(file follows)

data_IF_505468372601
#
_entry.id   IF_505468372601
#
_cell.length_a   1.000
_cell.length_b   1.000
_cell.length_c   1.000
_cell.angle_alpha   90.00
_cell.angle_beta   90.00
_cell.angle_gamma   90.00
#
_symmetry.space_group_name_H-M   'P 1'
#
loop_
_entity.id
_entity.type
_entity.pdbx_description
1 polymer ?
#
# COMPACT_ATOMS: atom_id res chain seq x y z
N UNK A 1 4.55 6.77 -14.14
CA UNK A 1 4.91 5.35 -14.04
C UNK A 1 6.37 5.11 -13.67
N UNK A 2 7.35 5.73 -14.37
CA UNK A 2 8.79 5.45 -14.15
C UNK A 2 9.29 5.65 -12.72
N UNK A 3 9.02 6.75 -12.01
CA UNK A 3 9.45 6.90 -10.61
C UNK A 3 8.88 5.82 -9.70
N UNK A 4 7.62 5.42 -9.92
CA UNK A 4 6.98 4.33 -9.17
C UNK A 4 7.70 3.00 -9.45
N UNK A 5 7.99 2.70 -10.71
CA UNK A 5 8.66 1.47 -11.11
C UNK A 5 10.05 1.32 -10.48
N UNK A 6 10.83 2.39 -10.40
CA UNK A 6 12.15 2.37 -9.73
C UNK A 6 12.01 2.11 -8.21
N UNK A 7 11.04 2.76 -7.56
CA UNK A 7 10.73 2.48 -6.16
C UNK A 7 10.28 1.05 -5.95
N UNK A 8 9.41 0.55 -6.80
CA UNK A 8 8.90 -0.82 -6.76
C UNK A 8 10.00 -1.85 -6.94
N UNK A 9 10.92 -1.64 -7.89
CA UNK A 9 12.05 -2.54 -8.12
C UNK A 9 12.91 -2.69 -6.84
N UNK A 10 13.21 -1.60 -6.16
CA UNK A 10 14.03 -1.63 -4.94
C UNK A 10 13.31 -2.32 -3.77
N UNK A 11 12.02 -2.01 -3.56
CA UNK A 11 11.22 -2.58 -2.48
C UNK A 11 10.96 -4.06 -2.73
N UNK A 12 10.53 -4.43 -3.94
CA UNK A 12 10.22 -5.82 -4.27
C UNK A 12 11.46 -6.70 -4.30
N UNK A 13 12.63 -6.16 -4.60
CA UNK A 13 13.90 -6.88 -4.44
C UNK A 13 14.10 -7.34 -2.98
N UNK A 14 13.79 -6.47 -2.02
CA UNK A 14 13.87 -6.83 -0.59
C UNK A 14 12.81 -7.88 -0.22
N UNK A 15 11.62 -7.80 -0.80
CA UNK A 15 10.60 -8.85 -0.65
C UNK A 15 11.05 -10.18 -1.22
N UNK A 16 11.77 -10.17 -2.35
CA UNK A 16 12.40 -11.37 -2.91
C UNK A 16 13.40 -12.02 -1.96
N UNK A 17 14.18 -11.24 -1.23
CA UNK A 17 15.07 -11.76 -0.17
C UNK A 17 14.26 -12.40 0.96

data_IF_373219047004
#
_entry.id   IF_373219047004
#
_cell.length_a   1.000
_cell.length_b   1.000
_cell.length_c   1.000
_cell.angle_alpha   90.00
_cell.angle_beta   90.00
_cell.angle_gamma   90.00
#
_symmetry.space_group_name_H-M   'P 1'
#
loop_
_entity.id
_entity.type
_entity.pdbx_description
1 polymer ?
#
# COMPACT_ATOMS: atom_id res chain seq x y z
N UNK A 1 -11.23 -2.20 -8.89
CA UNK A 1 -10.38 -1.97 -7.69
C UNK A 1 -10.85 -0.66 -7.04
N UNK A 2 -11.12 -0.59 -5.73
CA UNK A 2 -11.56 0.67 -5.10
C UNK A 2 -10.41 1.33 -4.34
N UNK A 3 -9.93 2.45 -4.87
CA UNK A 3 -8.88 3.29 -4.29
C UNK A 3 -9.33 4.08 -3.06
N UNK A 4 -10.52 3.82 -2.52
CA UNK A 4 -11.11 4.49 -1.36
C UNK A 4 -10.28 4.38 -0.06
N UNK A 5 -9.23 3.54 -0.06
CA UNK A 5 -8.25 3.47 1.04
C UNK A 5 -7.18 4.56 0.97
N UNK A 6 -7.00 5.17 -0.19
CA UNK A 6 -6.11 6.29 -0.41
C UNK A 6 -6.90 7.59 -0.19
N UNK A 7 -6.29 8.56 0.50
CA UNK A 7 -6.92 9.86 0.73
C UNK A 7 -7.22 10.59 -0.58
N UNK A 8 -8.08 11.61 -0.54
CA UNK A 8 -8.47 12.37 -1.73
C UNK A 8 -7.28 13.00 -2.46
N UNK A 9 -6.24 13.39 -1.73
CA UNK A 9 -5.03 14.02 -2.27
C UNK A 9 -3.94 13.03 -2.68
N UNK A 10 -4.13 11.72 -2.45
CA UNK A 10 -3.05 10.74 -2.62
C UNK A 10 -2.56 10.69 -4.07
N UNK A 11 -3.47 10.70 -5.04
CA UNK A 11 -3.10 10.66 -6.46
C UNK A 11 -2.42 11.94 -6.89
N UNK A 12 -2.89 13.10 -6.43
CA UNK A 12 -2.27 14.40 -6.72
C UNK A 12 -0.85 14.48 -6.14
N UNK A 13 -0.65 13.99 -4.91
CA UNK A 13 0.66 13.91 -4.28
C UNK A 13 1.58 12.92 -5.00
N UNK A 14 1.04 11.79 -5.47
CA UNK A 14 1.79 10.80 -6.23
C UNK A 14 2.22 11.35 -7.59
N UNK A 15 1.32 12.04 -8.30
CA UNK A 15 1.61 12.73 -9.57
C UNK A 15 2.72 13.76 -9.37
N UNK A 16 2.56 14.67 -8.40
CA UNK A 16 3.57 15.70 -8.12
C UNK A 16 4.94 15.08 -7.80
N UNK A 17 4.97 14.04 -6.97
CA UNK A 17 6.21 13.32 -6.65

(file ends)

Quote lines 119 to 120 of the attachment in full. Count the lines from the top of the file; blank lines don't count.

N UNK A 10 -4.13 11.72 -2.45
CA UNK A 10 -3.05 10.74 -2.62